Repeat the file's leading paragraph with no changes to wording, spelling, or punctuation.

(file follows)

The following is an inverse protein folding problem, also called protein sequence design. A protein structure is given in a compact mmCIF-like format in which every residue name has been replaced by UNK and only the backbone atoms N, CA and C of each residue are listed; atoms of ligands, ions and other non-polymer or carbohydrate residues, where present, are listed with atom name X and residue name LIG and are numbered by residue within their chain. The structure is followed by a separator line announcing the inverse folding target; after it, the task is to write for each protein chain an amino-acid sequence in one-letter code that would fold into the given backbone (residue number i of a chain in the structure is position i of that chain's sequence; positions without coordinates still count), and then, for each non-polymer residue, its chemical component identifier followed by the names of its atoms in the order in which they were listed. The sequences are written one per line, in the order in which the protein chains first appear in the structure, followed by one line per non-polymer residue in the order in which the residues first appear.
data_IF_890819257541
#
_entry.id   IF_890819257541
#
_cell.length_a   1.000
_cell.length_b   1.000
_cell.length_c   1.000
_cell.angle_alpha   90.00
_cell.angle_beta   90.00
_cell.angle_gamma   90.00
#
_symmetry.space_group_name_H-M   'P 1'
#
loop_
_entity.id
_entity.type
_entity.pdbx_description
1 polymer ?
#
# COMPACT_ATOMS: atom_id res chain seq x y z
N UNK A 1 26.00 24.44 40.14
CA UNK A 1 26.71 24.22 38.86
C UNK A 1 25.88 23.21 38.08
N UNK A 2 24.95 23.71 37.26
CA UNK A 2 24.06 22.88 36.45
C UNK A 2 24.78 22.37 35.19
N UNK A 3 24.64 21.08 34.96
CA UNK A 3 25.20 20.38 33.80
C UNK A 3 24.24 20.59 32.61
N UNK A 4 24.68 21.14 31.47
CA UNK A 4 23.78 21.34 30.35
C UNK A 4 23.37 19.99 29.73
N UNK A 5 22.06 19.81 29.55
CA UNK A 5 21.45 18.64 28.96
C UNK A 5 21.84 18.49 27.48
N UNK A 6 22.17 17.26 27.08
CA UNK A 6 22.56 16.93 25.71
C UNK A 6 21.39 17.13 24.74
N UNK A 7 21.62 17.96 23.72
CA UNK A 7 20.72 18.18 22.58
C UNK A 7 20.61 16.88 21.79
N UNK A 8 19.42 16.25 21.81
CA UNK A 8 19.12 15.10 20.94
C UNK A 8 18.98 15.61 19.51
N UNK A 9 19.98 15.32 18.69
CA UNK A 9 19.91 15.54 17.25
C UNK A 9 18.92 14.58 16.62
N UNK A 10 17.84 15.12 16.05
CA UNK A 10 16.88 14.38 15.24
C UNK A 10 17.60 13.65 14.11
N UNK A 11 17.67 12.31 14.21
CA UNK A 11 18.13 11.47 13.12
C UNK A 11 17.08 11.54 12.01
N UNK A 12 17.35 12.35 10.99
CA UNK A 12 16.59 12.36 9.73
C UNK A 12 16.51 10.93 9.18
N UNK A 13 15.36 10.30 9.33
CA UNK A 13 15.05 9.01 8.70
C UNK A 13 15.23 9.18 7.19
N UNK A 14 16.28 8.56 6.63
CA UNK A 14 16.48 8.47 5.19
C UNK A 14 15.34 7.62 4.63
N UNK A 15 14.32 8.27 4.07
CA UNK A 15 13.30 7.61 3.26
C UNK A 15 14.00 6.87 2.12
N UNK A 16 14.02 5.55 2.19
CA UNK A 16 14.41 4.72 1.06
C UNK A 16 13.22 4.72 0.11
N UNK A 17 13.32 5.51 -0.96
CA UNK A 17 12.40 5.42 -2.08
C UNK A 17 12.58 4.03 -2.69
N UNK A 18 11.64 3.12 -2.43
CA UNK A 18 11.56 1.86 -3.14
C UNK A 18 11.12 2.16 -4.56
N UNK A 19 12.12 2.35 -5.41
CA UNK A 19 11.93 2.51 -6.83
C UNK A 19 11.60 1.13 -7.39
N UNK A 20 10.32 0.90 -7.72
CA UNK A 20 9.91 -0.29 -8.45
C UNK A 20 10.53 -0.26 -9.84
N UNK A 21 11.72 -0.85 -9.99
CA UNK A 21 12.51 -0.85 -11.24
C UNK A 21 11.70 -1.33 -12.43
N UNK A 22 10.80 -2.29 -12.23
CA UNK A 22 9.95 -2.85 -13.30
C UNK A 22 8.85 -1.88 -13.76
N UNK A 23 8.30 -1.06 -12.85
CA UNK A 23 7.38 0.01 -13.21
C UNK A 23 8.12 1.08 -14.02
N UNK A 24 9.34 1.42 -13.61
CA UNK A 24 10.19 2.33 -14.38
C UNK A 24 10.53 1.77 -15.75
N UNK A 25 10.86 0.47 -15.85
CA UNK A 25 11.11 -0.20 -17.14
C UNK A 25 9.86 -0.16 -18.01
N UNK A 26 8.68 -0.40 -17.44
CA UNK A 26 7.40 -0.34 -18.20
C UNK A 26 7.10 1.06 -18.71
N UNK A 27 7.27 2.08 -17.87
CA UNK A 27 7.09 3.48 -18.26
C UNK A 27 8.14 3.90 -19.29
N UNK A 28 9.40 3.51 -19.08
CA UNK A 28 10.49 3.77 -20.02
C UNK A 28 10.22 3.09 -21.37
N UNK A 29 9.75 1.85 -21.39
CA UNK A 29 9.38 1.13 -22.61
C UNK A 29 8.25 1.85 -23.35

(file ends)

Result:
The following is an inverse protein folding problem, also called protein sequence design. A protein structure is given in a compact mmCIF-like format in which every residue name has been replaced by UNK and only the backbone atoms N, CA and C of each residue are listed; atoms of ligands, ions and other non-polymer or carbohydrate residues, where present, are listed with atom name X and residue name LIG and are numbered by residue within their chain. The structure is followed by a separator line announcing the inverse folding target; after it, the task is to write for each protein chain an amino-acid sequence in one-letter code that would fold into the given backbone (residue number i of a chain in the structure is position i of that chain's sequence; positions without coordinates still count), and then, for each non-polymer residue, its chemical component identifier followed by the names of its atoms in the order in which they were listed. The sequences are written one per line, in the order in which the protein chains first appear in the structure, followed by one line per non-polymer residue in the order in which the residues first appear.